We’re going to get a more modern version of PII. Period. Wyden’s Consumer Data Protection Act (CDPA) defines personal information as data “that is reasonably linkable to a specific consumer or consumer device.” This is about as encompassing as you get and would include quasi -identifiers — for example, birthdate, zip code, and gender — that I wrote about once upon a time.
On the other hand, the personal information definition in, say, Senator Thune’s proposed data security law is not nearly as abstract and instead lists all the usual identifiers — name, address, account, license. It does call out, though, internet-era identifiers and information – user name, passwords, and bio data.
Keep in mind that even traditional identifiers, such as license numbers, can vary by state, and I won’t even get into financial account numbers. To comply with a federal privacy law, you’ll need sophisticated pattern matching to deal just with legacy identifiers spread out across your file system.
What’s a possible solution to the identifier chaos in terms of legal language? The US does have a hybrid model for PII with the HIPAA law, and its definition of protected health information (PHI). All your health information is technically under HIPAA, but to make it easier for insurers and other covered entities, the government created a loooong list of explicit safe harbor identifiers. In short, if you protect these 18 identifiers, you’re in compliance.
Prediction: I’ll boldly predict that we won’t see a GDPR-style definition of personal definition, like what’s in the Wyden bill, but instead we’ll get a list approach, but one that will include basic online identifiers — user name, passwords, handles, PINs, etc. — as well as the legacy ones. In any case, most companies will have to up their game to track and classify data based on this longer list.
2. Risk Assessments and Compliance Reports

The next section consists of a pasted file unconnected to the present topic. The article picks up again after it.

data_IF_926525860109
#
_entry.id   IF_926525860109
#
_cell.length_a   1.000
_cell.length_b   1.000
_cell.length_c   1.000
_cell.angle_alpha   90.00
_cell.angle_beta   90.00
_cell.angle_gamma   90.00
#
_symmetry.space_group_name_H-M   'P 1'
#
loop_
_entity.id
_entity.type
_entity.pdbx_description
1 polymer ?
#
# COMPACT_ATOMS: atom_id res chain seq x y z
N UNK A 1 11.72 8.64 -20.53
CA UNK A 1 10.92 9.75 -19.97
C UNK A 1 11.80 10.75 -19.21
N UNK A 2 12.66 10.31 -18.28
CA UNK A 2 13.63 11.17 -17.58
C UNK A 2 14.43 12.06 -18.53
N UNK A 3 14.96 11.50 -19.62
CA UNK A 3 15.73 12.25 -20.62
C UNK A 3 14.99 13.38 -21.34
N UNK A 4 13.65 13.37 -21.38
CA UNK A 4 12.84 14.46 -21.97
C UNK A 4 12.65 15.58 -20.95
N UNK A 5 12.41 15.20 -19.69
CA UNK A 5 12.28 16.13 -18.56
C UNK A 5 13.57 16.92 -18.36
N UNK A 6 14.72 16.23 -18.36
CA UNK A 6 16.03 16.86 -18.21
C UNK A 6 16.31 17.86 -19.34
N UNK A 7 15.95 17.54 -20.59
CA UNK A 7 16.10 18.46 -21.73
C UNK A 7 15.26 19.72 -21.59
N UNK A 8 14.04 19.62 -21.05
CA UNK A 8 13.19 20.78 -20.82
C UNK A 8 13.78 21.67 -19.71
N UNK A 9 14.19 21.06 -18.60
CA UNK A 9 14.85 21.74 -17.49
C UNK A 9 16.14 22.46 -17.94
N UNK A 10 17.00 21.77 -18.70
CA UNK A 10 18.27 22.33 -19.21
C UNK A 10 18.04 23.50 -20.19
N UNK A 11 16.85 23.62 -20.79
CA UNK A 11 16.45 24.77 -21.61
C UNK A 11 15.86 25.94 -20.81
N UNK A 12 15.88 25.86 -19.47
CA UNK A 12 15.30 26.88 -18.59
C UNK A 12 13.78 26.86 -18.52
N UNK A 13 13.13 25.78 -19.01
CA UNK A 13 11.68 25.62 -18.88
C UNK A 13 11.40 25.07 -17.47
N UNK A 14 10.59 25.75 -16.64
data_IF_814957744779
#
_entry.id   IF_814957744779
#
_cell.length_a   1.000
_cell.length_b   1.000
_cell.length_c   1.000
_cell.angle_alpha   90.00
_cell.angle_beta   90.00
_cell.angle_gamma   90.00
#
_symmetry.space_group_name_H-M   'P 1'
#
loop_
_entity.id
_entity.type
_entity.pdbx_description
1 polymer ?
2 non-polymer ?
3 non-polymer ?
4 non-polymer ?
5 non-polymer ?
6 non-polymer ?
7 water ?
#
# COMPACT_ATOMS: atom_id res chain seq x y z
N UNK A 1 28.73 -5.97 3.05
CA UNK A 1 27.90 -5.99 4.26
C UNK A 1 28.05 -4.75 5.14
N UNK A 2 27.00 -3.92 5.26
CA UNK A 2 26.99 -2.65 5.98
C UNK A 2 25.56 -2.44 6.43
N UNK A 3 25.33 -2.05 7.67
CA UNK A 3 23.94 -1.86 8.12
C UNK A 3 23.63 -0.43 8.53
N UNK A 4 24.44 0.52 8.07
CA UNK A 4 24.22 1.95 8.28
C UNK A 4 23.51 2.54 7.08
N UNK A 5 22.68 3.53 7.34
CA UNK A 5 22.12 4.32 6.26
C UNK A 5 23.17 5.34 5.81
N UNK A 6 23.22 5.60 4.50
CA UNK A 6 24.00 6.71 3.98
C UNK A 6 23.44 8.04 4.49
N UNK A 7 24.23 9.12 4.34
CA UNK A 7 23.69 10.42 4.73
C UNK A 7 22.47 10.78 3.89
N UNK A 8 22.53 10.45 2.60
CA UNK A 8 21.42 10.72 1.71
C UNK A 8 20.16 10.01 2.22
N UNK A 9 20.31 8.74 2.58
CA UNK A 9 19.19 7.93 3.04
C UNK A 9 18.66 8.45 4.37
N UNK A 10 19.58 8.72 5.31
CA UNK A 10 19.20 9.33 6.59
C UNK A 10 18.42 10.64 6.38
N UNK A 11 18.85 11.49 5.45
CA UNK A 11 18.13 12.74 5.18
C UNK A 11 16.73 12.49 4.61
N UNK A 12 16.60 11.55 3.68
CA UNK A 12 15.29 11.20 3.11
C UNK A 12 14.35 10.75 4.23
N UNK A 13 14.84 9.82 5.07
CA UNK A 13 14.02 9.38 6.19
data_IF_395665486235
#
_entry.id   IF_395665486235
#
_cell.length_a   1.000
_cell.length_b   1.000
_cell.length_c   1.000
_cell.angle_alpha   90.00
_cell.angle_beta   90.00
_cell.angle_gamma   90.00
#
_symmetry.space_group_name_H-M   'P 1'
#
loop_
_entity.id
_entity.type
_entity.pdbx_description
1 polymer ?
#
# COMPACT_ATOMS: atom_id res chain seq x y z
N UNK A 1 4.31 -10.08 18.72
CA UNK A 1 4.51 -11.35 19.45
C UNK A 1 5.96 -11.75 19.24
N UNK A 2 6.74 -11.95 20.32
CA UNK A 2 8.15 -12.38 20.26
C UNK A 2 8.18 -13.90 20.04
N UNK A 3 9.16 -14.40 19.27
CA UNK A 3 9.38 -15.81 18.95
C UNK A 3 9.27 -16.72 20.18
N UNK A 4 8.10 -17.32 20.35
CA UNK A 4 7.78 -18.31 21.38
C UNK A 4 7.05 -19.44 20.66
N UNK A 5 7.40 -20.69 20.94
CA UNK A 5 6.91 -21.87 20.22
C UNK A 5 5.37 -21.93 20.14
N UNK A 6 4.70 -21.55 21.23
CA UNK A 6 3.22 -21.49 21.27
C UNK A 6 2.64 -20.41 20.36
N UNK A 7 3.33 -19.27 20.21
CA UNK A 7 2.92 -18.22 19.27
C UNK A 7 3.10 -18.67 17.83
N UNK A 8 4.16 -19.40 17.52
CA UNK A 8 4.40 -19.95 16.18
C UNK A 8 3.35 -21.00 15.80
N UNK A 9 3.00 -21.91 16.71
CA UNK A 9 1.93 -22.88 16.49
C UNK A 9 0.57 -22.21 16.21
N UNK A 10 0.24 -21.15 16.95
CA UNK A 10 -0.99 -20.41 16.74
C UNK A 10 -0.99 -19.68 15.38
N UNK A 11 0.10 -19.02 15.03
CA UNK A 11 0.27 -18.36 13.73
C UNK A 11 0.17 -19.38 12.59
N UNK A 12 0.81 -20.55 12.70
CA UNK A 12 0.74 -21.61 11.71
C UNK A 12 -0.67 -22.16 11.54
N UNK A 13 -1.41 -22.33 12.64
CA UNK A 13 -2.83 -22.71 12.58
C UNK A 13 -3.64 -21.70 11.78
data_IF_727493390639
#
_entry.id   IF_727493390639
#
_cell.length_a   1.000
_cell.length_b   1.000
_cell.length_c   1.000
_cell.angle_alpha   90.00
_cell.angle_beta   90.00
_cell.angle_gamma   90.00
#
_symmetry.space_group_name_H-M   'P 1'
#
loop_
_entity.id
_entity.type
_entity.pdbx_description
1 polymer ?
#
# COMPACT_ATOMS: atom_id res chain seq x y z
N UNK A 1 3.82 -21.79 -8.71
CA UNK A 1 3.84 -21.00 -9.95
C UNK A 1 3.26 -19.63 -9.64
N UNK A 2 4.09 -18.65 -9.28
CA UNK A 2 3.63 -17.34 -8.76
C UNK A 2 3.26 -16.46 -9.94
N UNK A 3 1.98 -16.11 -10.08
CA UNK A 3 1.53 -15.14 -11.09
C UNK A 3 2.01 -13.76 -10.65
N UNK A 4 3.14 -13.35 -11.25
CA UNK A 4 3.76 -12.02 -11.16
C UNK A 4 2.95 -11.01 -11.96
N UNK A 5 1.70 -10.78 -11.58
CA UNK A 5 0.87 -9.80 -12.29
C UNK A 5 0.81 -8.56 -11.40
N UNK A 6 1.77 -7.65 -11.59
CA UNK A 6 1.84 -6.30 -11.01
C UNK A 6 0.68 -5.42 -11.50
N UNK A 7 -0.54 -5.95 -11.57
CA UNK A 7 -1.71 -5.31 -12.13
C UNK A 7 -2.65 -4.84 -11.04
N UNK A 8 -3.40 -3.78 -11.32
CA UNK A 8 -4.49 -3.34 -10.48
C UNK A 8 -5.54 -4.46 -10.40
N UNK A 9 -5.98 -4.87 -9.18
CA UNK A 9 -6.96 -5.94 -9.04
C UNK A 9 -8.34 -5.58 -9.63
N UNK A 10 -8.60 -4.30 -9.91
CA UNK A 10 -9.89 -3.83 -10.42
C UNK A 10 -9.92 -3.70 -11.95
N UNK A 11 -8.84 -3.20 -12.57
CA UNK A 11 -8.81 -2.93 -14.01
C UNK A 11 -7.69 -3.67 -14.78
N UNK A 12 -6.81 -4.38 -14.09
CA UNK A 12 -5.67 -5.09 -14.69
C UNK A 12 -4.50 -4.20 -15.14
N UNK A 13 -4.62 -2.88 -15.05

The Wyden legislation makes risk assessments a centerpiece of its privacy requirements. The law goes into some detail about assessments needing to be made based on a few factors, include data minimization, storage duration, and accessibility. It restricts these assessment, though, to automated decision making – that is, algorithms. But the Thune legislation, as just one other example, has more general risk assessment requirements.
Additionally, the proposed Wyden law asks larger companies (above $1 billion revenue) to produce annual data protection report to show that they have “reasonable cyber security and privacy policies” in place. Of course, risk assessments are a standard part of reasonable data security and privacy programs.
The Wyden law, by the way, also requires the CEO, the chief privacy officer (CPO), and the chief information officer (CIO) to certify the report!
Prediction: We will see explicit language about risk assessments and data security policies (minimization, access, etc.). We are over the self-policing phase of data privacy and security, and this new law will force US companies to prove that their IT departments are doing what they claim. For a sneak preview of what might be in store, check out the NYDFS Cyber Regulation, which gets into nitty-gritty detiails in terms of security program requirements, including an annual report summarizing these efforts.
We’ll continue in the next post with more of what to expect in next year’s US privacy law. And I’ll provide some ideas for how to get ahead of the curve!
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Andy blogs about data privacy and security regulations. He also loves writing about malware threats and what it means for IT security.